saudi arabia

Trump’s visit seeks to bolster Gulf relations

Saudi Arabia launches website dedicated to Riyadh summits

21:56 May 17, 2017
COV RIYADH

Manama: As President Donald Trump prepares for his first overseas trip this week, his decision to make Saudi Arabia his first stop has prompted US and Saudi officials to highlight the powerful symbolism of an American president choosing to visit the birthplace of Islam as his first stop rather than to neighbours Canada or Mexico.

Trump’s three-day visit to Saudi Arabia, which begins on Friday, “sends a clear message that the US is standing with its close allies in the region and that they’re not abandoning them,” a senior Saudi official said.

White House officials also said Trump, who campaigned on an “America First” slogan, wants to demonstrate leadership abroad on his visit with Arab leaders in Saudi Arabia, Israeli and Palestinian leaders in Israel and the West Bank, the pope at the Vatican, Nato leaders in Brussels and G7 counterparts in Sicily during his nine-day trek to the Middle East and Europe.

To mark the visit, Saudi Arabia has launched a website dedicated to the three major summits the kingdom will host in Riyadh on May 20 and 21. “The Kingdom of Saudi Arabia welcomes President Donald Trump and leaders from across the Islamic world and the United States for this historic meeting,” the site says.

The other summits involving Trump are between Saudi Arabia and the US on May 20 and between the Gulf Cooperation Council (GCC) and the US on May 21. “Over the course of three major summits, historic relationships will be strengthened through a shared belief in tolerance and collaboration. The foundation will be laid for a new beginning and the promise of a brighter future for all,” the site said.

Bashir to attend gathering

It added that the countries participating in the wide summit are strategically aligned and economically interdependent.

At the GCC-US summit, the Gulf leaders and Trump will “discuss threats to regional security and stability and the building of stronger commercial ties between them”, while at the Arab-Islamic-American summit, leaders of the world’s Islamic nations and Trump “will address ways of building more robust and effective security partnerships to counter and prevent the growing threat of terrorism and violent extremism around the globe through promoting tolerance and moderation.”

Sudan’s foreign minister meanwhile said yesterday that president Omar Al Bashir will attend the gathering in Saudi Arabia, but it is uncertain whether he will meet the US president.

Ari Fleischer, former press secretary to George W. Bush, said that since the trip would be Trump’s first overseas, the stakes were high. “The meaning of his first trip abroad will be exaggerated, but it gives him a chance to get bipartisan accolades.”

Riyadh will be looking for assurances that the Trump administration will keep up pressure to stop what the Gulf states see as Tehran’s destabilising activities in the region. The US-Saudi alliance has experienced turbulence since Riyadh faulted what it saw as Obama’s withdrawal from the region, a perceived tilt toward Iran since the 2011 Arab uprisings and a lack of direct action against Syrian President Bashar Al Assad, analysts said.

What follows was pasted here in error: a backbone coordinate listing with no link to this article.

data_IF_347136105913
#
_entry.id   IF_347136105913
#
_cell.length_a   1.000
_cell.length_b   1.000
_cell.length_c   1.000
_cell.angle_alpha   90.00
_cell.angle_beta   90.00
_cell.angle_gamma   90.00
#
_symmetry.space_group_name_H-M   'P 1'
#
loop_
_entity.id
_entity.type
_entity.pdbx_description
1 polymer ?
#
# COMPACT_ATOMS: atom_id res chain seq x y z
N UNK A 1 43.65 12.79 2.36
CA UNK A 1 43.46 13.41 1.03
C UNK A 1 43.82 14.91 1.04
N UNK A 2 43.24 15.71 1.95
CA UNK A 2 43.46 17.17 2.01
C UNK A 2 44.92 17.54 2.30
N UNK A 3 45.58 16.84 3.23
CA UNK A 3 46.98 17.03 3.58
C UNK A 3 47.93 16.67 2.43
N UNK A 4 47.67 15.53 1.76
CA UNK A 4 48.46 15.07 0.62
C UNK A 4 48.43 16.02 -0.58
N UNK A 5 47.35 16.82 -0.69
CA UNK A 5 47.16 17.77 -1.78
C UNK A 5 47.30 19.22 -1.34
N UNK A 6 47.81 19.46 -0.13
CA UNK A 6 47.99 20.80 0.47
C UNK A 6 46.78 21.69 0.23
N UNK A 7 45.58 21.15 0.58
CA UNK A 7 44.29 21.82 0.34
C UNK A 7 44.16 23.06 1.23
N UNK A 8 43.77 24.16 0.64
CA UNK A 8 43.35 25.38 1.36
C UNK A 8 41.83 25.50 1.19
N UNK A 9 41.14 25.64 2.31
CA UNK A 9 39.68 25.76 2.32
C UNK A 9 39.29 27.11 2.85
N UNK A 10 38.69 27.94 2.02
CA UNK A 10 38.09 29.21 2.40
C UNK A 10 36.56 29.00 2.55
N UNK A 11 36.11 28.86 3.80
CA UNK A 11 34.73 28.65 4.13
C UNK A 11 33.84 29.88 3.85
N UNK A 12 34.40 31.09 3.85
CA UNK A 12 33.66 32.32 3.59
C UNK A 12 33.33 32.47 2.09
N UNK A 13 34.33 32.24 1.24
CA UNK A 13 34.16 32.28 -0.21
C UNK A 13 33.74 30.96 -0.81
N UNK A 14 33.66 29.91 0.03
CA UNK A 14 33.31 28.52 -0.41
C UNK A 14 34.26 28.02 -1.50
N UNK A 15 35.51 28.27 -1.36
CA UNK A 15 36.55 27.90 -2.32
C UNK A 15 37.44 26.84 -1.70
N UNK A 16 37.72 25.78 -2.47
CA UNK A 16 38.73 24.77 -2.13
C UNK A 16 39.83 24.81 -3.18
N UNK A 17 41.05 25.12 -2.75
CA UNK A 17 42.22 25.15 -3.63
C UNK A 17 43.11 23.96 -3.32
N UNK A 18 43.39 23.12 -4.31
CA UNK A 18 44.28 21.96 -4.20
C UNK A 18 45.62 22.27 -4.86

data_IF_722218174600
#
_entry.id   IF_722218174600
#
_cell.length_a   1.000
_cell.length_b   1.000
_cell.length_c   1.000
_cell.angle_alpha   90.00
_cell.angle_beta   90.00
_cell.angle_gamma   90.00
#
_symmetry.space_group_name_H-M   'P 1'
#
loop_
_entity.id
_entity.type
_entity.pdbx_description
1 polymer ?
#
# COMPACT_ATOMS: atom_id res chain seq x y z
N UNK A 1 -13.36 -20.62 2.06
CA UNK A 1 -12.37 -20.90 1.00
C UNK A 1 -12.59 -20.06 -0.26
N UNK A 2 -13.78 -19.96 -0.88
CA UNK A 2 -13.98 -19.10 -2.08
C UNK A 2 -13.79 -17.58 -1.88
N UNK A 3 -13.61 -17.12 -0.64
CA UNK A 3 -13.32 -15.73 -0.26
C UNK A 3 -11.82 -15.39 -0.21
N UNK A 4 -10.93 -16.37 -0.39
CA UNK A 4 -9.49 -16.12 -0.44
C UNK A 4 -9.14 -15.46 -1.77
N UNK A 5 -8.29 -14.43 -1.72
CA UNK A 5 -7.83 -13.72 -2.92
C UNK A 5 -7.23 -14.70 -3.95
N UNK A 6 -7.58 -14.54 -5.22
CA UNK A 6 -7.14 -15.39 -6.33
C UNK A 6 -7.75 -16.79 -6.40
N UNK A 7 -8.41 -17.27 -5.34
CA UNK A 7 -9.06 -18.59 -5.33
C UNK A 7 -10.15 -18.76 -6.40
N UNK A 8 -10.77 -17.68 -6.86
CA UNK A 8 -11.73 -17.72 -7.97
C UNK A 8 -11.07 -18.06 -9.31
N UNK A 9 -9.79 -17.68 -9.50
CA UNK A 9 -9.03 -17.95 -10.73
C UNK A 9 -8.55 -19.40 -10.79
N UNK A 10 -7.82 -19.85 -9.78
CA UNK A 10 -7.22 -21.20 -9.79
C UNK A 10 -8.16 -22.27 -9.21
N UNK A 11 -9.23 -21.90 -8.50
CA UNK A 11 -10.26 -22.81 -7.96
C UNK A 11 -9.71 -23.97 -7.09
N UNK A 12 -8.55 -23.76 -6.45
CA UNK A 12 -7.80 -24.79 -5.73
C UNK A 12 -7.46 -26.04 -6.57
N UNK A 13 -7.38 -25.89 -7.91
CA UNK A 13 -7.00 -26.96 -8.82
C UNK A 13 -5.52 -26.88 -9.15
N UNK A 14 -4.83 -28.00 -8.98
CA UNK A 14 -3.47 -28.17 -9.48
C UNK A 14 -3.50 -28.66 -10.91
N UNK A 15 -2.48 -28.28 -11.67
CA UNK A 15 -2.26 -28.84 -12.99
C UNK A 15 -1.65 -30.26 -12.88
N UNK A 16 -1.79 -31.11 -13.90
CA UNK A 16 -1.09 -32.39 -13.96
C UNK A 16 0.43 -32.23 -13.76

“This [new] administration comes in and ... says, ‘No, wait a minute, Iran is active,’” a US administration official said, referring to Gulf states’ views of Iran’s involvement through proxies in regional conflicts in Syria, Iraq, Bahrain and Yemen. The Trump administration has called the nuclear agreement with Iran “the worst deal ever negotiated,” and senior administration officials have repeatedly criticised Iran’s behaviour for its support for Al Assad, its ballistic missile activities and its support for militant groups in the region.

Besides meeting with Saudi and GCC officials, Trump will also have lunch with leaders of more than 50 Muslim countries. Saudi Arabia and the other Gulf states will be looking for further US support in the war in Yemen, where a Saudi-led coalition has been fighting the Iran-aligned Al Houthi militia and troops loyal to former president Ali Abdullah Saleh to restore the internationally recognised government to power.

Saudi Arabia will also want to showcase high-profile investment deals with American companies to show progress on its ambitious “Vision 2030” economic and social reform agenda, while Washington says US arms sales arms worth tens of billions of dollars are in the pipeline.

Melania to dine with royals

The US president along with first lady Melania Trump will dine with Saudi royal family members. Trump, known for his penchant for Twitter, will participate in a Twitter forum with young people, National Security Adviser H.R. McMaster said on Tuesday. Trump will deliver a speech on “the need to confront radical ideology” McMaster said.

King Salman and Trump will also inaugurate the Global Centre for Combating Extremist Ideology (GCEII) that “counters and prevents the spread of extremist ideology through promoting moderation, compassion and supporting the dissemination of positive dialogue”.

On Monday, King Salman said he was confident the Saudi-US summit would contribute to consolidating the strategic relations between the two countries in various areas.

— With inputs from AP, Reuters & Washington Post